When I started my own design business, one of the first things I put in place was a well-written contract. Before I spoke to an attorney about drafting an official document for me, I made sure I had my design process established.
I also did a lot of research as to what other design firms and freelancers were including in their agreements. With something as subjective as design, there are lots of gray areas that need to be clarified as much as possible on paper.
If you're in the process of drafting a client contract, or if you are considering revising one that already exists, I would recommend including the following list of items:
1. Estimate Terms
When starting a new project with a current or prospective client, I'm always sure to estimate the project time first. In my experience, giving yourself a bit of extra time on the estimate is a good thing. It will cover you in the event any unexpected snags come up.
My clients are only billed for the time I spend on their projects, so if I don't use up all the time allotted on my estimate, I look like a hero who came in under budget. On the flip side, if I find the project needs more time for completion (for whatever reason), I'm sure to notify my clients before continuing work and racking up additional hours.
There are some items that are hard to estimate for such as any special fonts or stock images the client may want to purchase later on. In such cases, I've stated on my estimate that these costs will be added to the client's remaining balance. Of course, I'm sure to get the client's written approval first, before I incorporate these elements into the design.
Other items I try to include in the project bid are rush-order charges, any special project fees, and any other professional costs that may be incurred along with an estimate expiration date. An exact description of the service/product you are providing to your client in the estimate is helpful as well, along with an invoicing schedule. It is my advice to have your client sign your estimate individually before starting work. This not only ensures everyone is on the same page at the beginning, but it also helps in the event a legal issue should arise.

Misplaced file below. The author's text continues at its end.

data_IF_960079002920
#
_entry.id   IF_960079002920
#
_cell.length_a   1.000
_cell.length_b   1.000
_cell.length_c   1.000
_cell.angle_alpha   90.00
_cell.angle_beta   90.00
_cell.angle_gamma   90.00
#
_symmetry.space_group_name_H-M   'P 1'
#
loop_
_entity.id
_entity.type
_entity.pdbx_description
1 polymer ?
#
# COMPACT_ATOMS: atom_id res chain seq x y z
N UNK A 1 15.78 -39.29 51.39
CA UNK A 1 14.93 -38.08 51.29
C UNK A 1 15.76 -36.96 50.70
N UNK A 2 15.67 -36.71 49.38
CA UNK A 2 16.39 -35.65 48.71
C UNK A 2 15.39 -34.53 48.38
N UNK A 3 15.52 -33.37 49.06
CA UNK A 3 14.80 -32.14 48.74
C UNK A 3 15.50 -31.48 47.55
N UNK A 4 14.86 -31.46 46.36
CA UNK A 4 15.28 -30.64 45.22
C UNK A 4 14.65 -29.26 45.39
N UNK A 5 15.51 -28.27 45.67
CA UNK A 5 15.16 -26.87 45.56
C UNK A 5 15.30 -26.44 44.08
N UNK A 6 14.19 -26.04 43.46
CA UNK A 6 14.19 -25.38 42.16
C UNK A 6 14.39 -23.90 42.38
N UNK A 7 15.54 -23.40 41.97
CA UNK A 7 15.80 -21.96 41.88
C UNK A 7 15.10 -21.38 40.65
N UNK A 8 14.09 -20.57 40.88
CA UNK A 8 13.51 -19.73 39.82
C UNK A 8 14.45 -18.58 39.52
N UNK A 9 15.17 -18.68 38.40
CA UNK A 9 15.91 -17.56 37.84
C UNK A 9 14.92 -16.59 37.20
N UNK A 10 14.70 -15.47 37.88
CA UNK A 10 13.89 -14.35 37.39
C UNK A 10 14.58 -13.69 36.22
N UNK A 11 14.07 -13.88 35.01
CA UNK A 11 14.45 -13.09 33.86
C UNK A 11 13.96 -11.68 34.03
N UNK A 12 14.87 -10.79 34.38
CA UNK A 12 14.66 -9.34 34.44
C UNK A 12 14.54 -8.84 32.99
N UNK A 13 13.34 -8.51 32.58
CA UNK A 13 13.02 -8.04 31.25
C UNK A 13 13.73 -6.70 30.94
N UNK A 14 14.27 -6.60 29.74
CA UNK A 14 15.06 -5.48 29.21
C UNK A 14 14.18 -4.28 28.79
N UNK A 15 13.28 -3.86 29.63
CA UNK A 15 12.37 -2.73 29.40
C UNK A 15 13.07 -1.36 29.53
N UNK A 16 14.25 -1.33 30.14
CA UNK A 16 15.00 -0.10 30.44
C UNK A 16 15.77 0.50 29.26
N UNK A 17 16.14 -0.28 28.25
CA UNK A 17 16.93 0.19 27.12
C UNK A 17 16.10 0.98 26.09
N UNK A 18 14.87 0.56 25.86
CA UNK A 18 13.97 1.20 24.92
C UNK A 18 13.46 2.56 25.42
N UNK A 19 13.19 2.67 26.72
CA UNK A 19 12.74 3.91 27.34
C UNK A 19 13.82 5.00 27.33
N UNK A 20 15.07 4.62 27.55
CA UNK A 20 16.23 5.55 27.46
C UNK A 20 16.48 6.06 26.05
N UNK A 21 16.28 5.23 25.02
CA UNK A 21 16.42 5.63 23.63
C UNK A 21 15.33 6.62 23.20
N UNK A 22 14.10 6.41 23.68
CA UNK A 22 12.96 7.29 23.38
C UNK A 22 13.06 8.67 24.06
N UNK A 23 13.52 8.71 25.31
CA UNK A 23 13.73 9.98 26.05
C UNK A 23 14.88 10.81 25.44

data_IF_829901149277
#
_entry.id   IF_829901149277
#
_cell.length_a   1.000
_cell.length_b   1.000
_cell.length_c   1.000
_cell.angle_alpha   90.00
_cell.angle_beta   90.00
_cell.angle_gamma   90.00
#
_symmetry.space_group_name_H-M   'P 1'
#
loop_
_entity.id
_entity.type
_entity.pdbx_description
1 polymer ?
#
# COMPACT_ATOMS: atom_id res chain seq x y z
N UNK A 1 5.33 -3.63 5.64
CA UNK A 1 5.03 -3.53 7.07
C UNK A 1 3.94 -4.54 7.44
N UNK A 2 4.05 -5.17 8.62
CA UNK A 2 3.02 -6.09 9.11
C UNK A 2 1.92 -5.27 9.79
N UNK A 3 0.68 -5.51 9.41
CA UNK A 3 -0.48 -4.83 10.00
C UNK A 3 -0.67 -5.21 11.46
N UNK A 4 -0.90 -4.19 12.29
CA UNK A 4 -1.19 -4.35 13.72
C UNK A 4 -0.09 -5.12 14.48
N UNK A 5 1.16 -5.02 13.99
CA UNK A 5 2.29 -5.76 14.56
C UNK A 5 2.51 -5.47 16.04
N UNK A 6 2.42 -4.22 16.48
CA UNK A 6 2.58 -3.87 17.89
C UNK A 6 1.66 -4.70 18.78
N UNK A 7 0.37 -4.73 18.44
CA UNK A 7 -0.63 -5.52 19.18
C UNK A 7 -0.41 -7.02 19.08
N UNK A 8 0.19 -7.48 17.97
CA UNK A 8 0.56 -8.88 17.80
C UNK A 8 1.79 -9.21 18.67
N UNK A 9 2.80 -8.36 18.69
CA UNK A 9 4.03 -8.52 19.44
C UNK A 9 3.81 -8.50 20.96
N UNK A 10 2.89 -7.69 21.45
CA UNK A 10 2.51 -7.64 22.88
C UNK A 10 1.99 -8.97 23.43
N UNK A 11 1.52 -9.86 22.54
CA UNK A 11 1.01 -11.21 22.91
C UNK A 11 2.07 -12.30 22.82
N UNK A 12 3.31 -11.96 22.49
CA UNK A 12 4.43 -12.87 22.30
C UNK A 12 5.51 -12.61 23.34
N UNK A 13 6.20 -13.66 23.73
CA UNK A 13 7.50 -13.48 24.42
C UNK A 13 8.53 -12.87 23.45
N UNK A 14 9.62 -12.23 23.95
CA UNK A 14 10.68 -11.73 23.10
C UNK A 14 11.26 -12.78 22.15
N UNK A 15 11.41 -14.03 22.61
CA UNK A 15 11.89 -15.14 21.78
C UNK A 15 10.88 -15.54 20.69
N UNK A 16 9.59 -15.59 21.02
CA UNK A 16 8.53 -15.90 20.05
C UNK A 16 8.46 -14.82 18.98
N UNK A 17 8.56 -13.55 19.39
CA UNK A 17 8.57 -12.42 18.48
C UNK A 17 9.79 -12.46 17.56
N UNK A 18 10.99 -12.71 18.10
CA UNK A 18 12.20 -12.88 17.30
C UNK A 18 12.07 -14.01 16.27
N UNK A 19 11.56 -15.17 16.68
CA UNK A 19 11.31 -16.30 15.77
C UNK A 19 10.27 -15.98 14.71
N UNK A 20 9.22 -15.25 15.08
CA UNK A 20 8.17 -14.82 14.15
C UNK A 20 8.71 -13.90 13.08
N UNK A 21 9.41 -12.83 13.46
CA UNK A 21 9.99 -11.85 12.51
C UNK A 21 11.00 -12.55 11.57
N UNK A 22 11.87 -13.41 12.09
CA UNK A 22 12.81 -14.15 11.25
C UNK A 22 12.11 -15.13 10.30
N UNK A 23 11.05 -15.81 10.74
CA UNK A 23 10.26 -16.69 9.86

It is written in my contract that I am allowed, as the designer, to show client work in my online portfolio and in printed form.
How many changes or project revisions are you willing to make? After deciding on your design process, you should easily be able to answer this question. I provide my client with three rounds of changes before additional charges will apply.
3. Turn-Around Times
It doesn't hurt to mention how quickly your client should expect to see completed work. This often comforts the client as they know they aren't being ignored while waiting for a proof. This also requires that you, as the designer, stay on track and provide your clients with project proofs and deliverables in a timely fashion.
4. Client Approval
How should the approval process work? Do you send hard-copies of the design, ask the client to sign-off, and then return to you? Is email approval acceptable? Will you send a print-design to the printer if the client is in a rush, without written consent? All good items to discuss in your contract.
It is written in my contract that I am allowed, as the designer, to show client work in my online portfolio and in printed form. I also ask my clients to allow me permission to enter any pieces I see fit into design competitions and promotions. Some clients are uncomfortable with this and I deal with them on a case-by-case basis. However, is there a general rule you'd like your clients to agree to?